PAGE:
Croc Blog: Crocodile myths #1 - the curious trochilus
Many have attributed this behaviour to the Egyptian plover these are not problems that are going to be solved by the pecking of a bird large or small. But extrapolating this into a mutual relationship between crocodile and. Who would you hang out with and talk to about your problems? Life would be so Some have lifelong relationships with other organisms, called symbiotic relationships. Coincidentally, the Egyptian plover is also known as the crocodile bird. Crocodile and the Plover Bird What do you think this courageous bird is doing in the crocodile's mouth? Why isn't the crocodile doing anything to her? This tiny.
Crocodile and the Plover Bird
Often you will find them lazing around in the sun with their mouth wide open. They have powerful jaw muscles and can keep their mouth open for a long time. Let us look at the Plover Bird closely. She lives in pairs or in small groups near water bodies, just like our crocodile does. She flies in groups.
Egyptian plover photo - Pluvianus aegyptius - G | Arkive
When a pair lands after the flight, they greet each other by raising their wings in a way that shows the black and white marks on them. They greet each other regularly! They get into its mouth boldly, eat the food and fly away. Even when a Plover Bird is not around, his teeth still need to be cleaned! And a crocodile needs all this cleaning in spite of the following fact: A crocodile can grow new teeth through out his life. Each time an old tooth falls out a new one will grow up to replace it!
Crocodiles on the river Nile are the ones that benefit from their service. Nile crocodiles are the second largest in the world and are so ferocious that they can walk to areas much far from their water home to catch cattle prey. Can crocodiles communicate, like us?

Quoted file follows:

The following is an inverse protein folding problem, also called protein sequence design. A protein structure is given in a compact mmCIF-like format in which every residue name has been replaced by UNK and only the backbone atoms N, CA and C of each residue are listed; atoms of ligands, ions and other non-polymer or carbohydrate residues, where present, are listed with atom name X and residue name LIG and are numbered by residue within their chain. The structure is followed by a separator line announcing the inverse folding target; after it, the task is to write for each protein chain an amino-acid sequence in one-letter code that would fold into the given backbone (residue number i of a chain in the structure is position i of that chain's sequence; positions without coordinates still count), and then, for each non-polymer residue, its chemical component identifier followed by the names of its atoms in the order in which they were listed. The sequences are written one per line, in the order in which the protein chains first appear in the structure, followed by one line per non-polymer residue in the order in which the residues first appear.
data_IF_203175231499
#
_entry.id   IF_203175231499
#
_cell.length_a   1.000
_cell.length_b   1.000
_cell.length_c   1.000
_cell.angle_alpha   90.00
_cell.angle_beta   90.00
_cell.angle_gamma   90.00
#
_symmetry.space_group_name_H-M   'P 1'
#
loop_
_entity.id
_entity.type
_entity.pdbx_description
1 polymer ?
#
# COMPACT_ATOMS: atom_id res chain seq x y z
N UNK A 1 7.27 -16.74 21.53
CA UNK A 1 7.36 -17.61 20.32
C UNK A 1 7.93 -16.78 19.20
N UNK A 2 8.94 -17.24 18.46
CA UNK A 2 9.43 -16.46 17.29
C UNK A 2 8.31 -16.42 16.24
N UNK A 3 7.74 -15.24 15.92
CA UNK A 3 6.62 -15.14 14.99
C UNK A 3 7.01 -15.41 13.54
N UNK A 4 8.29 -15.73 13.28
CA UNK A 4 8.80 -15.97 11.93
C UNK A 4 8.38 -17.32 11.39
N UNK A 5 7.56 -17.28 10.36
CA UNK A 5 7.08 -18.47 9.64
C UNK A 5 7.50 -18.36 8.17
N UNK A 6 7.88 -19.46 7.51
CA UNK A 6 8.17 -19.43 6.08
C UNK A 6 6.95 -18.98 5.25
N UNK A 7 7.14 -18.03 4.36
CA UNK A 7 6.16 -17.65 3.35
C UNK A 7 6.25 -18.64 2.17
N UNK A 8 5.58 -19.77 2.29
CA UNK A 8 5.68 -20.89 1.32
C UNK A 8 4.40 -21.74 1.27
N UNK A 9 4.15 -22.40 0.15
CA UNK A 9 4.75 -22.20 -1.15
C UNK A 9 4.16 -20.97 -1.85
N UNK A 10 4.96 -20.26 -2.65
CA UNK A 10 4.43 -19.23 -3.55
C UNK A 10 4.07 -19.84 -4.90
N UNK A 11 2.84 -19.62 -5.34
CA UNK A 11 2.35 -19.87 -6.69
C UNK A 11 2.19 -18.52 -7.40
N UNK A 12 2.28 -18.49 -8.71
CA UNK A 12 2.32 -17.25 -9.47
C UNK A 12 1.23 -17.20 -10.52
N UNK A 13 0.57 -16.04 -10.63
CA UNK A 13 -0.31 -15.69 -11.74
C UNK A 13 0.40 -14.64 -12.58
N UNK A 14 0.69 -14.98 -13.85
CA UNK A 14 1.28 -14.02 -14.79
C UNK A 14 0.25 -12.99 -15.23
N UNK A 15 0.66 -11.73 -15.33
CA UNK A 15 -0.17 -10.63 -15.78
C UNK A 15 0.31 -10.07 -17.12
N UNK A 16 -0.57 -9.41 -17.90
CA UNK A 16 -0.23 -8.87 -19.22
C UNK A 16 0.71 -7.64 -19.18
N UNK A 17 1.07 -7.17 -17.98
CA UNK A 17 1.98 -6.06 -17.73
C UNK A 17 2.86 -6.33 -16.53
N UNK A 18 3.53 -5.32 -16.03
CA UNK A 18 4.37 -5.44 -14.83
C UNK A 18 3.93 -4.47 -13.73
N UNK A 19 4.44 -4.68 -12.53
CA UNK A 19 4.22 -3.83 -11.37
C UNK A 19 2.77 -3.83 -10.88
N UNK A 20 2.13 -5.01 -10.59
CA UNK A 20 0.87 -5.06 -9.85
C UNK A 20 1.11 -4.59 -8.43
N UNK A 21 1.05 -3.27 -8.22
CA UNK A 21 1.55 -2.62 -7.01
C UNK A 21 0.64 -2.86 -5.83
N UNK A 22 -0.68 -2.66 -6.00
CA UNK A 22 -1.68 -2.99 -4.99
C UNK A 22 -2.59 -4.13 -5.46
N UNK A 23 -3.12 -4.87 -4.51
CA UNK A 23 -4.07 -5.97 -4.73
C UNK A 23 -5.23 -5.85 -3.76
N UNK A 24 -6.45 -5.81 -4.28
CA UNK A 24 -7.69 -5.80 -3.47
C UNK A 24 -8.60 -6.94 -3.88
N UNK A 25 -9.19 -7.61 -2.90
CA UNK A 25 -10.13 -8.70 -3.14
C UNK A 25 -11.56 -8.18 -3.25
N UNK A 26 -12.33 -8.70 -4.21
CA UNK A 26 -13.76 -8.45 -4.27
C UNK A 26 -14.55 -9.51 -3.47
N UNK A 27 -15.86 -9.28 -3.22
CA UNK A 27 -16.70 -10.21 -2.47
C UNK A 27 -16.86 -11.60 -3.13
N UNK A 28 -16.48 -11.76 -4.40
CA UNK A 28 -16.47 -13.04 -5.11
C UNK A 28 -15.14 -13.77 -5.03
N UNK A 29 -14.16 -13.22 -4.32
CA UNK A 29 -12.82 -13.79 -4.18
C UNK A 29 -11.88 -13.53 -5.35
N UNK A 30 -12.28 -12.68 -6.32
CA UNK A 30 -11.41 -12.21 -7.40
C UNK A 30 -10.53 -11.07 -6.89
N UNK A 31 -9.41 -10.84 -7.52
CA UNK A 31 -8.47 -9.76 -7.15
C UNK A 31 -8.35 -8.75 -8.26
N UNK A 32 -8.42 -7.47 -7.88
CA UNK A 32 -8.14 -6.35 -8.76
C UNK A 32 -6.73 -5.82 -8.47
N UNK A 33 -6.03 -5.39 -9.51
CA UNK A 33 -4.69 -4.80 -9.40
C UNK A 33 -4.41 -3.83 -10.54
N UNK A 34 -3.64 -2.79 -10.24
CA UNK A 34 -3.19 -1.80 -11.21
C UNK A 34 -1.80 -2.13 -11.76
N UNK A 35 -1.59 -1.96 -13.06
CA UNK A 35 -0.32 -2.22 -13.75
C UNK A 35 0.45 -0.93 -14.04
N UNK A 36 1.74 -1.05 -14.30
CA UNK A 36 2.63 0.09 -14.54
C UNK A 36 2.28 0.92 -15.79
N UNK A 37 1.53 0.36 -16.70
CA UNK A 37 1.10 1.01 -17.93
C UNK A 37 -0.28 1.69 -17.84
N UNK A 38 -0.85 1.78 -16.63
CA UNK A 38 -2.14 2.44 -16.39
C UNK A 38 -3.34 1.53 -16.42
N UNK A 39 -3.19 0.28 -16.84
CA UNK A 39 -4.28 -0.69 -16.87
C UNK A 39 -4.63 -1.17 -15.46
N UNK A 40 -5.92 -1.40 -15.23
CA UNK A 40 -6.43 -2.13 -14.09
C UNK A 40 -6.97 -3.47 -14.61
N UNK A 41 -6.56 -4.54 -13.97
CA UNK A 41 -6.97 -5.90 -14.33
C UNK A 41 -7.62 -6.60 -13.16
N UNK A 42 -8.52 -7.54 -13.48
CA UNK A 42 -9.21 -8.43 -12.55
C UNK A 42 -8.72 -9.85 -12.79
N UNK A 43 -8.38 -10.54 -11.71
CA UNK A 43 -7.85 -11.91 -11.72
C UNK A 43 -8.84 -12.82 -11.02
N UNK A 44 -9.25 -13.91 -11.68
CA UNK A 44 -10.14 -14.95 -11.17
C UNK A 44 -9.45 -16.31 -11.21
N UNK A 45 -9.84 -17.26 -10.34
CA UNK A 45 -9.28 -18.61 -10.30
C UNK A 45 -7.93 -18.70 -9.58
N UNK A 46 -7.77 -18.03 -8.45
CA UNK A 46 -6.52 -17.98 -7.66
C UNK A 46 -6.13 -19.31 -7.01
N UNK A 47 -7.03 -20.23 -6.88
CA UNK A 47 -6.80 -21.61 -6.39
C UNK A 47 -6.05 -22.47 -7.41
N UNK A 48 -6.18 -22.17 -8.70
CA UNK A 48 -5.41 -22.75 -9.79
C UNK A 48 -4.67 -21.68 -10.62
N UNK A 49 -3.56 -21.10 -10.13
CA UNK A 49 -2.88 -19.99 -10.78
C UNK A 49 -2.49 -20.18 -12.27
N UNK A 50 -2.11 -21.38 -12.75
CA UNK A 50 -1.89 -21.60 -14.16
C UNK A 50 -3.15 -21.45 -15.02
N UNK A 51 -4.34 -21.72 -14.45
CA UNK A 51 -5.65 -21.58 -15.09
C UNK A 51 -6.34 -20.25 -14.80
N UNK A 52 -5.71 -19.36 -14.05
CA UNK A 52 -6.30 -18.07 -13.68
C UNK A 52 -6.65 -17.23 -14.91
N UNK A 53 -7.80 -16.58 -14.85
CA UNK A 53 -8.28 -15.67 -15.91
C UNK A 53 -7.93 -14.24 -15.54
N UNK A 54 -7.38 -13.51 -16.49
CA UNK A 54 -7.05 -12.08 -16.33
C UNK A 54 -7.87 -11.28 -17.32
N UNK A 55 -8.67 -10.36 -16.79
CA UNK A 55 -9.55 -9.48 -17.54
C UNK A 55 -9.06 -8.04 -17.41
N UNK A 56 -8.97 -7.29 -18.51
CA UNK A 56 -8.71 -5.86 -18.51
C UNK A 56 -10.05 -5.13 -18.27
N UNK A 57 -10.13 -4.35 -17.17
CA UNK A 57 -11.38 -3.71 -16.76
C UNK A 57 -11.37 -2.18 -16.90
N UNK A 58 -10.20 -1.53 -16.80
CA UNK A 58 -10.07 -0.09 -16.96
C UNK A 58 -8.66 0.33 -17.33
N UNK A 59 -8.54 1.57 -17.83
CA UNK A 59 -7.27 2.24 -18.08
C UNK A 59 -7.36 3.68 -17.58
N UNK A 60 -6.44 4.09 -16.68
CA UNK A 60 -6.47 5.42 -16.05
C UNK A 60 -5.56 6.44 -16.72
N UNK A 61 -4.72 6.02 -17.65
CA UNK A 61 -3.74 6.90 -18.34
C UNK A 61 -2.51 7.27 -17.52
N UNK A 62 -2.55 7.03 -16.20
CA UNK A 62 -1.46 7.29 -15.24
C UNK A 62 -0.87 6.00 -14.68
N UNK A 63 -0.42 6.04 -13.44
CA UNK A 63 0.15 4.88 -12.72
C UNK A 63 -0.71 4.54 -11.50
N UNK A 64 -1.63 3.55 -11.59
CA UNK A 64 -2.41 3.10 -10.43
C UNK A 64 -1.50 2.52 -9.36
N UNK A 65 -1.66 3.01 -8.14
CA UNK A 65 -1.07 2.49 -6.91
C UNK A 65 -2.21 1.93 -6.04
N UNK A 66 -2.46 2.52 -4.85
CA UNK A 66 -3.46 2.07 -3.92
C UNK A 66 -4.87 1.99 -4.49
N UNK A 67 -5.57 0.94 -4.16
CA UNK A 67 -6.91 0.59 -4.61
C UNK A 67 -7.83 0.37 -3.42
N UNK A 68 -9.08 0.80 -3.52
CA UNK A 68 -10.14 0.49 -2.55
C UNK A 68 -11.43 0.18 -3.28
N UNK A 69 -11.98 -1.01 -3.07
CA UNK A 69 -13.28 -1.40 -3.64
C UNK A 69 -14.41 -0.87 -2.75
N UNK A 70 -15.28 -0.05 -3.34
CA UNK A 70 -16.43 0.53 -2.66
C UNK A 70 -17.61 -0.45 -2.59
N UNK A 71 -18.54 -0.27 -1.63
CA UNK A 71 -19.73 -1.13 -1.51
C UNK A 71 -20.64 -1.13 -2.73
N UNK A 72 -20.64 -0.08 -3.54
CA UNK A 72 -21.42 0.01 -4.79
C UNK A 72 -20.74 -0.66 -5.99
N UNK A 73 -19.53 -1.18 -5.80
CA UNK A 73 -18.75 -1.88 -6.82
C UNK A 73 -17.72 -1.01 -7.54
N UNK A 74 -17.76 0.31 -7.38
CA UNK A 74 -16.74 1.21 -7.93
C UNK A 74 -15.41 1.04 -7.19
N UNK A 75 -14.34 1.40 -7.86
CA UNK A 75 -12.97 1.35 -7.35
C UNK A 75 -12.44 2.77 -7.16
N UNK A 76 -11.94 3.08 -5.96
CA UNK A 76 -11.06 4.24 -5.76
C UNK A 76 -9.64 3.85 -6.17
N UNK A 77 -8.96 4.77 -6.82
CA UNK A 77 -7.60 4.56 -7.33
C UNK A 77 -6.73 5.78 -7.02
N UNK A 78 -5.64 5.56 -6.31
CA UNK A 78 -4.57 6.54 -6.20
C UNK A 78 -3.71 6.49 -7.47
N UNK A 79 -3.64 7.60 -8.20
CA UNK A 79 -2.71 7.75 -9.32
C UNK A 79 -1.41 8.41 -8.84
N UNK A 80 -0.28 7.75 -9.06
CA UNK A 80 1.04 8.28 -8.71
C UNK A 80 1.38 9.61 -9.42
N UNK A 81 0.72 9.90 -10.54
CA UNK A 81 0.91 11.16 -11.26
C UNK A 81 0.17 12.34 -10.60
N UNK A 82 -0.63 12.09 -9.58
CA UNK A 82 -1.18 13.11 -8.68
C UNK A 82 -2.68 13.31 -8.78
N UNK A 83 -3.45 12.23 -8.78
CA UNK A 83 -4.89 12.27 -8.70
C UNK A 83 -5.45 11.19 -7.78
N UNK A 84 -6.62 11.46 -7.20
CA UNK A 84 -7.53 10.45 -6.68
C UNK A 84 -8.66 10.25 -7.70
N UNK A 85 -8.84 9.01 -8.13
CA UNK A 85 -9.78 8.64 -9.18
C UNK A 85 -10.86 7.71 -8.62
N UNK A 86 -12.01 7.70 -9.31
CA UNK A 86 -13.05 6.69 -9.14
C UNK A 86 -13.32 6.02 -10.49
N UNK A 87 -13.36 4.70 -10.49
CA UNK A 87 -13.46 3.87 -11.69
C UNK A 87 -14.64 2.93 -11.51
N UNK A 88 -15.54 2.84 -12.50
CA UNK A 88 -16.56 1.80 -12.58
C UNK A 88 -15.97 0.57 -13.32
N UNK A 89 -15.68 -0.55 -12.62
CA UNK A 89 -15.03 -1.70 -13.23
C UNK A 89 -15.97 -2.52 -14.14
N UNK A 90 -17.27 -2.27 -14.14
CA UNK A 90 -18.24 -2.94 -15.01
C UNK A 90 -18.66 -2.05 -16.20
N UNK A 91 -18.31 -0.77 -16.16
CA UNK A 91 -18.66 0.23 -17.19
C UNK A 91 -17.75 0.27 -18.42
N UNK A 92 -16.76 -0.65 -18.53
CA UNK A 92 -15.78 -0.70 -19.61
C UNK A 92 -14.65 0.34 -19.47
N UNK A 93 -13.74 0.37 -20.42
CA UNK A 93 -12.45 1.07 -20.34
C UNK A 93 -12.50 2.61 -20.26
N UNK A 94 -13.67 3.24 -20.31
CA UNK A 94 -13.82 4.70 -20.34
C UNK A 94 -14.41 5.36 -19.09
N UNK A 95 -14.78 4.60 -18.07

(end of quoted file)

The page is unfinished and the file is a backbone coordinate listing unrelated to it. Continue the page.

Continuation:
If you have gone through the article on Bats on this website, you may have read about the way we produce sound through vocal chords. This description of a bird that cleans the teeth of crocodiles has undoubtedly entered popular culture, so much so that crocodiles are often used by advertising agencies to promote dental hygiene. But is it true? Do plovers or indeed any other birds actually clean the teeth of crocodiles? However, there's more to this story than just a simple yes or no.
First off, there's no evidence anywhere in photographs or film to show birds cleaning crocodile teeth or ripping leeches from their tongue with the exception of that particularly clever digital fake you see above; click on it for the full version and no published reports of it in peer-reviewed literature. I'd have thought a mutual relationship of this kind would have been easily observed by now.
Secondly, contrary to popular belief crocodiles do not need their teeth cleaning. They regularly shed their teeth and replace them with new ones: Tooth decay, broken teeth and staining are never a permanent problem for a crocodile.
Thirdly, food simply cannot get stuck between their teeth - they are too widely spaced for food particles to get jammed in there, and they are regularly washed with water every time the crocodile slides off the bank. While bacteria and microscopic particles can indeed become prevalent around the base of the teeth, these are not problems that are going to be solved by the pecking of a bird large or small.
Leeches are another matter, and crocodiles certainly suffer from these insidious passengers.
Egyptian Plover and Crocodile by Valerie Rae on Prezi
It's generally thought that gaping the mouth during the day helps a crocodile to dry its mouth and hence discourage leeches, but do birds also help out? If they do, it hasn't been documented as such.
So what's going on? Am I just a born skeptic? Perhaps I am, but that doesn't mean there isn't something in this compelling relationship.